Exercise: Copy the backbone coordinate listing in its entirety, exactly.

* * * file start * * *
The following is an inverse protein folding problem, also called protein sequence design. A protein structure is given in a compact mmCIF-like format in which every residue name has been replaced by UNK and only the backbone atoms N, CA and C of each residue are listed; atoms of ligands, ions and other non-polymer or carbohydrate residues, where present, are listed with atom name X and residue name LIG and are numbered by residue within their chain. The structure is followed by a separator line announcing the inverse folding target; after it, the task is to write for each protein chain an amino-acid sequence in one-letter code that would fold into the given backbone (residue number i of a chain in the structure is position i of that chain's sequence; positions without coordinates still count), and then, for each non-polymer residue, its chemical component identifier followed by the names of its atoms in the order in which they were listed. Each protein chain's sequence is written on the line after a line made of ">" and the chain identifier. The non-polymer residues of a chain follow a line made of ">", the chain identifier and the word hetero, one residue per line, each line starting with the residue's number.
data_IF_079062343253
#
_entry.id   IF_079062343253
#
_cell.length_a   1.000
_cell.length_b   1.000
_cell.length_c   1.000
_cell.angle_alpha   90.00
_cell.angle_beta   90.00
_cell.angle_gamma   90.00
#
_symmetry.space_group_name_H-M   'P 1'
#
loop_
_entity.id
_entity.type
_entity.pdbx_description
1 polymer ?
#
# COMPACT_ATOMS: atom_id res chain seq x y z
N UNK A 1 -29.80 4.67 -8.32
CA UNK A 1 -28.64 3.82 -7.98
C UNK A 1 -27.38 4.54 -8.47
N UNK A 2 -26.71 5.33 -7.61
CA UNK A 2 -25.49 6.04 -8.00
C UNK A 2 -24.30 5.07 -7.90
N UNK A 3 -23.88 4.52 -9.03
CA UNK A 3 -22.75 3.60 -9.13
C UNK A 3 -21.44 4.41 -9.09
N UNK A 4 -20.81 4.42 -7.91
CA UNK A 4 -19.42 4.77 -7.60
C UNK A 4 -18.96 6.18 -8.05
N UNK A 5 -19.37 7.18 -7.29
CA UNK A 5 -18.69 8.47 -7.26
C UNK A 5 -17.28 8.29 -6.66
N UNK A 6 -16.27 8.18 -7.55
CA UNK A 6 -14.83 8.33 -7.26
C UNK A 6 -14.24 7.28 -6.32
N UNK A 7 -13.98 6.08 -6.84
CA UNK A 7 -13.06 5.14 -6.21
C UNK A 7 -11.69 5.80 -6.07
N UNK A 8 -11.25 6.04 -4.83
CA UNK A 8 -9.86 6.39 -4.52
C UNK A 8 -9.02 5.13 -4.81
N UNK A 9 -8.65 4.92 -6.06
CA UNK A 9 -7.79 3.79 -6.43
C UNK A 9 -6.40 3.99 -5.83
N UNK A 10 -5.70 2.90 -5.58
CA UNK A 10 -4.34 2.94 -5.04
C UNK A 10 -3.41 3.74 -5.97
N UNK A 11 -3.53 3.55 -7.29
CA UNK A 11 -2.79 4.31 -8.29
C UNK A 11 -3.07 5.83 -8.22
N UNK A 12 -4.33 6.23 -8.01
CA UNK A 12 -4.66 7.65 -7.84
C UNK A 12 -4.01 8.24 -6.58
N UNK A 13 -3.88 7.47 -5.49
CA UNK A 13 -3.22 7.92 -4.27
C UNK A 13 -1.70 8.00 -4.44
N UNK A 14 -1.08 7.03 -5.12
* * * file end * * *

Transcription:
The following is an inverse protein folding problem, also called protein sequence design. A protein structure is given in a compact mmCIF-like format in which every residue name has been replaced by UNK and only the backbone atoms N, CA and C of each residue are listed; atoms of ligands, ions and other non-polymer or carbohydrate residues, where present, are listed with atom name X and residue name LIG and are numbered by residue within their chain. The structure is followed by a separator line announcing the inverse folding target; after it, the task is to write for each protein chain an amino-acid sequence in one-letter code that would fold into the given backbone (residue number i of a chain in the structure is position i of that chain's sequence; positions without coordinates still count), and then, for each non-polymer residue, its chemical component identifier followed by the names of its atoms in the order in which they were listed. Each protein chain's sequence is written on the line after a line made of ">" and the chain identifier. The non-polymer residues of a chain follow a line made of ">", the chain identifier and the word hetero, one residue per line, each line starting with the residue's number.
data_IF_079062343253
#
_entry.id   IF_079062343253
#
_cell.length_a   1.000
_cell.length_b   1.000
_cell.length_c   1.000
_cell.angle_alpha   90.00
_cell.angle_beta   90.00
_cell.angle_gamma   90.00
#
_symmetry.space_group_name_H-M   'P 1'
#
loop_
_entity.id
_entity.type
_entity.pdbx_description
1 polymer ?
#
# COMPACT_ATOMS: atom_id res chain seq x y z
N UNK A 1 -29.80 4.67 -8.32
CA UNK A 1 -28.64 3.82 -7.98
C UNK A 1 -27.38 4.54 -8.47
N UNK A 2 -26.71 5.33 -7.61
CA UNK A 2 -25.49 6.04 -8.00
C UNK A 2 -24.30 5.07 -7.90
N UNK A 3 -23.88 4.52 -9.03
CA UNK A 3 -22.75 3.60 -9.13
C UNK A 3 -21.44 4.41 -9.09
N UNK A 4 -20.81 4.42 -7.91
CA UNK A 4 -19.42 4.77 -7.60
C UNK A 4 -18.96 6.18 -8.05
N UNK A 5 -19.37 7.18 -7.29
CA UNK A 5 -18.69 8.47 -7.26
C UNK A 5 -17.28 8.29 -6.66
N UNK A 6 -16.27 8.18 -7.55
CA UNK A 6 -14.83 8.33 -7.26
C UNK A 6 -14.24 7.28 -6.32
N UNK A 7 -13.98 6.08 -6.84
CA UNK A 7 -13.06 5.14 -6.21
C UNK A 7 -11.69 5.80 -6.07
N UNK A 8 -11.25 6.04 -4.83
CA UNK A 8 -9.86 6.39 -4.52
C UNK A 8 -9.02 5.13 -4.81
N UNK A 9 -8.65 4.92 -6.06
CA UNK A 9 -7.79 3.79 -6.43
C UNK A 9 -6.40 3.99 -5.83
N UNK A 10 -5.70 2.90 -5.58
CA UNK A 10 -4.34 2.94 -5.04
C UNK A 10 -3.41 3.74 -5.97
N UNK A 11 -3.53 3.55 -7.29
CA UNK A 11 -2.79 4.31 -8.29
C UNK A 11 -3.07 5.83 -8.22
N UNK A 12 -4.33 6.23 -8.01
CA UNK A 12 -4.66 7.65 -7.84
C UNK A 12 -4.01 8.24 -6.58
N UNK A 13 -3.88 7.47 -5.49
CA UNK A 13 -3.22 7.92 -4.27
C UNK A 13 -1.70 8.00 -4.44
N UNK A 14 -1.08 7.03 -5.12